The following wee gem of a story was published in the Glasgow Herald on April 3rd 1911 (p.9), the day after the recording of the decennial census. I have no idea who the author was, other than the initials R. K. R. at the bottom, but thought it worth sharing! You can find the original online at http://news.google.com/newspapers?nid=GGgVawPscysC&dat=19110403&printsec=frontpage&hl=en
The Child studied the census paper attentively for a moment, wrinkling her brows over it.
"What an awful lot of writing there is on it. And on all the back of it too, " she added, turning the sheet over.
"Yes, isn't there?"
"Have you read all the writing on the back?"
"Well, perhaps not every word."
"Why have you not read every word?"
"Well, you see, it's Sunday, and it's not right to work too hard on Sunday."
"Who makes you do it on Sunday?"
"Who makes you do it on Sunday? I suppose it must be Mr J. Patten Macdougall, Registrar-General. You'll see his name on the back."
The Child checked this statement carefully.
"Wasn't it kind of Mr Macdougall to send you all this writing?"
"It was indeed. He is goodness itself."
"Does he send them to many people?"
"Yes. A good many."
"Will Amy Douglas's father get one?"
"Ad Mrs McClintock the washerwoman?"
"I think so."
"And will she have to write down all her children?" (Breathlessly) "She has ten-living-and-two-dead."
"Yes. Every one. What did you say cook's name was?"
"Just cook or Margaret. What a lot of numbers all down the side. 1, 2 , 3, 4, 5-10-17, 18, 19, 20. Are these for putting children in?"
"Yes, children and people."
"What would you do if you had more than twenty children?"
"I would whip them all soundly and put them to bed."
"No, but really and truly?"
"I would have to get another paper from Mr. J. Patten McDougall."
The Child studied some entries on the paper. Then she laughed.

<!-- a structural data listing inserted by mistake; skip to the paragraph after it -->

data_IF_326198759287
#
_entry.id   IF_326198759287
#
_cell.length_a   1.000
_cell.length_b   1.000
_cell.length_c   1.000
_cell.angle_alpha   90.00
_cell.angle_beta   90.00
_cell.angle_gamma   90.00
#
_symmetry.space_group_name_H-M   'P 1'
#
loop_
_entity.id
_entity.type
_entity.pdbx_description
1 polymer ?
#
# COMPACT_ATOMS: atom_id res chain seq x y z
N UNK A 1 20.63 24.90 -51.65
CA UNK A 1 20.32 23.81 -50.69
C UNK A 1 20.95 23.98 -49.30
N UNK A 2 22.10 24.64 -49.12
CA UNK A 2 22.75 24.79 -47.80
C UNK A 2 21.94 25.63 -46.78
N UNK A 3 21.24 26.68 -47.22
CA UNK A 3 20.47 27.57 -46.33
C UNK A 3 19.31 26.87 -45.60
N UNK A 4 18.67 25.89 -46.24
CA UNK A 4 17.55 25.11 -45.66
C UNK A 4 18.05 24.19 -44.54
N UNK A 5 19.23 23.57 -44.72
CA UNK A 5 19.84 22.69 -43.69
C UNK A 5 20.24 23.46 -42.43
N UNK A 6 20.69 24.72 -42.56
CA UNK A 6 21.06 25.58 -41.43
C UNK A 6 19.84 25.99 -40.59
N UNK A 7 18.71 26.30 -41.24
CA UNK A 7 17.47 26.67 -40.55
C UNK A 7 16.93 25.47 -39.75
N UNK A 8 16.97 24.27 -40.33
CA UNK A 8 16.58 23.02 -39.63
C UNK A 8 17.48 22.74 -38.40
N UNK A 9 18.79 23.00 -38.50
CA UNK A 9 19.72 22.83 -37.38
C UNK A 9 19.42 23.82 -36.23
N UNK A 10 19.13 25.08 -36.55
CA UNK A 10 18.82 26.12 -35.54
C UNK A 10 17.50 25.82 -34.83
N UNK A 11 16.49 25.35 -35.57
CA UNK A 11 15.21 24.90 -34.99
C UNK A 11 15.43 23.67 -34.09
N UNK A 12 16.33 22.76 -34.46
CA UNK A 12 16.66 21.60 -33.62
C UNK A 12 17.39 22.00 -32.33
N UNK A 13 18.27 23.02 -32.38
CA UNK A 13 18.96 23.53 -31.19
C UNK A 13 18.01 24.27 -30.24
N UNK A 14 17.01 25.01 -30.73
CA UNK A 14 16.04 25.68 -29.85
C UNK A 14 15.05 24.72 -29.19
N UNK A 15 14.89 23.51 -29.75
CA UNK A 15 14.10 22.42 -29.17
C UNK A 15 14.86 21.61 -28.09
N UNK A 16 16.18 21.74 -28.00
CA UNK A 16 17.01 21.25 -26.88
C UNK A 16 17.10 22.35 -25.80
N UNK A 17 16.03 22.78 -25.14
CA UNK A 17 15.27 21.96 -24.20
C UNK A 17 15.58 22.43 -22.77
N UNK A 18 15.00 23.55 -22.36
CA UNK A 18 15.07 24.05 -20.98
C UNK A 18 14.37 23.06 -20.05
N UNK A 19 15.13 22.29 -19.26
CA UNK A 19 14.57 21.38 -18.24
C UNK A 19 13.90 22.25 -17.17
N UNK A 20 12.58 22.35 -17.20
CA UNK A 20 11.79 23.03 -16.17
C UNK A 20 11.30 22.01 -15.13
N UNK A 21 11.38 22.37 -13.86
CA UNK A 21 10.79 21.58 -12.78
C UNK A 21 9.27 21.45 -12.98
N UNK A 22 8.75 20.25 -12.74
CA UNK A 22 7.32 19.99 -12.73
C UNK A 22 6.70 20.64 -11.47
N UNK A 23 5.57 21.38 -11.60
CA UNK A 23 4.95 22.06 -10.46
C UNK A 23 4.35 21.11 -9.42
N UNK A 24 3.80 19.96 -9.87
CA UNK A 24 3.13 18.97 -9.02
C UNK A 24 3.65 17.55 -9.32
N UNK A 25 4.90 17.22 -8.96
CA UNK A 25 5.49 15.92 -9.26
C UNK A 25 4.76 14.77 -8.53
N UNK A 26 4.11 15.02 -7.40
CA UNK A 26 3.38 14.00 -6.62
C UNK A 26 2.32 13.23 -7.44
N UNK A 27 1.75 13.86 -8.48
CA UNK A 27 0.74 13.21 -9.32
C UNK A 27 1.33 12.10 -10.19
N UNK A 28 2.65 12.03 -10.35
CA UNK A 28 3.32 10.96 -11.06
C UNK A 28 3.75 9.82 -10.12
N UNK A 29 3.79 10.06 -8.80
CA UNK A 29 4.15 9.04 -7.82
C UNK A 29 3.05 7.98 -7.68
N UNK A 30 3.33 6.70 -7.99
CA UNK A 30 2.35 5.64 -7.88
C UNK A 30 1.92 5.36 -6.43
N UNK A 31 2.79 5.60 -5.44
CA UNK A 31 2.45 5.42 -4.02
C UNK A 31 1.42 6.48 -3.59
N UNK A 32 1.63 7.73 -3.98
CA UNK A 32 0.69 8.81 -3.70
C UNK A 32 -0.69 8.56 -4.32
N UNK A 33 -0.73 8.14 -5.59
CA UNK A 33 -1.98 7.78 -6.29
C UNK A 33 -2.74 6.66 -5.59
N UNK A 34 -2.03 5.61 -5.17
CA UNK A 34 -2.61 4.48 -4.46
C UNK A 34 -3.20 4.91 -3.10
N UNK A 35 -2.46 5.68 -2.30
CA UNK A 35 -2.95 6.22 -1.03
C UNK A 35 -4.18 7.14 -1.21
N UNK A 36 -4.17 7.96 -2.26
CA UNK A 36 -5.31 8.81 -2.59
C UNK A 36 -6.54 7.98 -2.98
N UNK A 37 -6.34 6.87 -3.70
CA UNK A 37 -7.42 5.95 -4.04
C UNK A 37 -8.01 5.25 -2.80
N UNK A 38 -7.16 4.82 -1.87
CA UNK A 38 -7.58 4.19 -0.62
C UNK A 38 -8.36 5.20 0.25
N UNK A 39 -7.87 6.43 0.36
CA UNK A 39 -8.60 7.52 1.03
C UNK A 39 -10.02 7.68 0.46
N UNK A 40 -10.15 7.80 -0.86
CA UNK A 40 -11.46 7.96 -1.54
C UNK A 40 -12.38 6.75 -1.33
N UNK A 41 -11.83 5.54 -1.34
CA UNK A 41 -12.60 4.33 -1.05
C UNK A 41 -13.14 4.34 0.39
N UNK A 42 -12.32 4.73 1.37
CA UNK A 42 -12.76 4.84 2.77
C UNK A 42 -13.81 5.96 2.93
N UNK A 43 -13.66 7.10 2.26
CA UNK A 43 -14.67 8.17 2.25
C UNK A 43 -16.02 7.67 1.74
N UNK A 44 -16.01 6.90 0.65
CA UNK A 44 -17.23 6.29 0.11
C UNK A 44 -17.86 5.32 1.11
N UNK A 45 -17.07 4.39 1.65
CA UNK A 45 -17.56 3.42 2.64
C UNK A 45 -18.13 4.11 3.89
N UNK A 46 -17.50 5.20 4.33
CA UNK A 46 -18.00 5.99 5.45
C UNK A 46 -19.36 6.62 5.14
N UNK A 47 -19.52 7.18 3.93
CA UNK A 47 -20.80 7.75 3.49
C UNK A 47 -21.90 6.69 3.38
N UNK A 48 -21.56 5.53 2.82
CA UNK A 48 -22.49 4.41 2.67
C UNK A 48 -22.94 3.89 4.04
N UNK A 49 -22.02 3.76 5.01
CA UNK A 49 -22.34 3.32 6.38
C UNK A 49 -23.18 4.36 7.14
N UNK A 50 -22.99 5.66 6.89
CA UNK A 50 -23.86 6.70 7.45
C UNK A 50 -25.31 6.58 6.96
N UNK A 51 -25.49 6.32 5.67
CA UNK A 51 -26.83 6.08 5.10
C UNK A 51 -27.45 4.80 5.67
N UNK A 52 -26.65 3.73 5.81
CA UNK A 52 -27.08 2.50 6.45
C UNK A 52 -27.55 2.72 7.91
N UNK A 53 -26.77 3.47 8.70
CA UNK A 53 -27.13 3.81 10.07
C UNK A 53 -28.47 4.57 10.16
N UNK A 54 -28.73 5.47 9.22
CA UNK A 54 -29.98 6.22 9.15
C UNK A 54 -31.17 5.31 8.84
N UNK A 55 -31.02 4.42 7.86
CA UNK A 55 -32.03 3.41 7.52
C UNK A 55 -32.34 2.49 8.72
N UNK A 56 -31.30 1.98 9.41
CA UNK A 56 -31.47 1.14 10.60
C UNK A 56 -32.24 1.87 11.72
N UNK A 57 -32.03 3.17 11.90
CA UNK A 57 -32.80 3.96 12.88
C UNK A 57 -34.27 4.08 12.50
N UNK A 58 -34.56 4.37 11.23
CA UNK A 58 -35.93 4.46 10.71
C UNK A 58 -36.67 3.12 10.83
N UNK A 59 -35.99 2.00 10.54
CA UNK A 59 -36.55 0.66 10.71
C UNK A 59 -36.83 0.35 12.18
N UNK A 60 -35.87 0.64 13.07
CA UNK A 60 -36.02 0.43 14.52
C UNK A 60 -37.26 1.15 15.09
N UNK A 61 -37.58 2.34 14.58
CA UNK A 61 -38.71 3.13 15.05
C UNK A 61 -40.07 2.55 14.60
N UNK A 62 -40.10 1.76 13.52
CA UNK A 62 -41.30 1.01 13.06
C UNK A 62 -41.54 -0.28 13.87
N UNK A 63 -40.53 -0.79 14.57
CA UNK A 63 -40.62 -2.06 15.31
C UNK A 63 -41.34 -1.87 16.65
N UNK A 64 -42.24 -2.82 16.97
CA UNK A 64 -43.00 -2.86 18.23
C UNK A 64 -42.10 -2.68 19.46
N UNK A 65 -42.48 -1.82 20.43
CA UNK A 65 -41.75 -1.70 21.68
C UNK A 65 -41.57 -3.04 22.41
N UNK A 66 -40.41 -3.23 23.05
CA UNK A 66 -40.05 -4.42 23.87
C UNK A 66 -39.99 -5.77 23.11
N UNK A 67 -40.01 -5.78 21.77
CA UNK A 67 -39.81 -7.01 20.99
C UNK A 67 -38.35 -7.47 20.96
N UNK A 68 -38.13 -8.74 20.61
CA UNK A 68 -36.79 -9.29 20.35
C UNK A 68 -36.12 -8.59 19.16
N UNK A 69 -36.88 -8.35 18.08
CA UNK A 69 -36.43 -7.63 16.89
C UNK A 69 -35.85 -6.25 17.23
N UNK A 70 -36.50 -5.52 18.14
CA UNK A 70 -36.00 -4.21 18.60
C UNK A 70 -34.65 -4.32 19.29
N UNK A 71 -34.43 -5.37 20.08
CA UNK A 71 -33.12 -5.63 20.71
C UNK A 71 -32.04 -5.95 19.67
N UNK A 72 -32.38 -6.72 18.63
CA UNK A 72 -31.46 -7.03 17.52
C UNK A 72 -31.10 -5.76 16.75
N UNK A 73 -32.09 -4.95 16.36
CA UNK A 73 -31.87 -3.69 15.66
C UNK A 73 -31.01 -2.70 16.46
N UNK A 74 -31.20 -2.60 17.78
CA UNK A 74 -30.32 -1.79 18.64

"You're a silly to put mother 32. Mother has always been 21, ever since she was married."
"Of course. I must correct that."
"And you've missed Sandy out altogether."
"Tut-tut. We mustn't miss out Sandy. You'll help me to write him down."
"Of course I'll help you. Write Sandy Rutherford."
"No middle name?"
"Sandy Woggins Rutherford."
"Right. Alexander W. Rutherford. What next?"
"I'm afraid that wouldn't do. It must be Head, or Wife, or Son, or Daughter, Relative, Visitor, Boarder, or Servant. He's more than a visitor."
"Of course he is. He's my own always doggie."
"Well, we'll call him a Boarder. So that's all right. Age - three last birthday." Gaelic and English - "Both I should think. Particulars as to Marriage - Single."
"Yes, he's my own single dog." (Looking closely at the paper.) "Per-son-al Occ-u-p-a-t-i-o-n. What does that mean?"
"It means what does he do for a living?"
"He barks a good deal!" the Child said, doubtfully. And he eats a lot of bones - and watches the house."
"Good. We'll put him down as night watchman."
"Of course," said the Child impartially, "he's really and truly asleep at night."
"We needn't tell anybody that. Then he's a Worker, isn't he? Worker at Home will be right. Birthplace?"
"Island of Skye," said the Child promptly. "What is this last thing, Infir-mitty?"
"That means any weakness he has."
"Mother says he has a weakness for butter."
"That'll do then. Infirmity. Steals the butter. That finishes Sandy."
"Couldn't we put my own dear Dicky-Bird in?"
"I'm afraid not. Mr J. Patten Macdougall mightn't like it. He may not care about canaries."
"I am sure he would love my canary, if he knew it. But it won't mind if you don't put its name in as much as Sandy would."
"No, and you don't need to tell it. Are you going to tell Sandy?"
"Tell Sandy! Sandy knows already. He's been watching us all the time."
R. K. R.
The moral of the story - is everyone that you find on the census quite who you think they are?!!!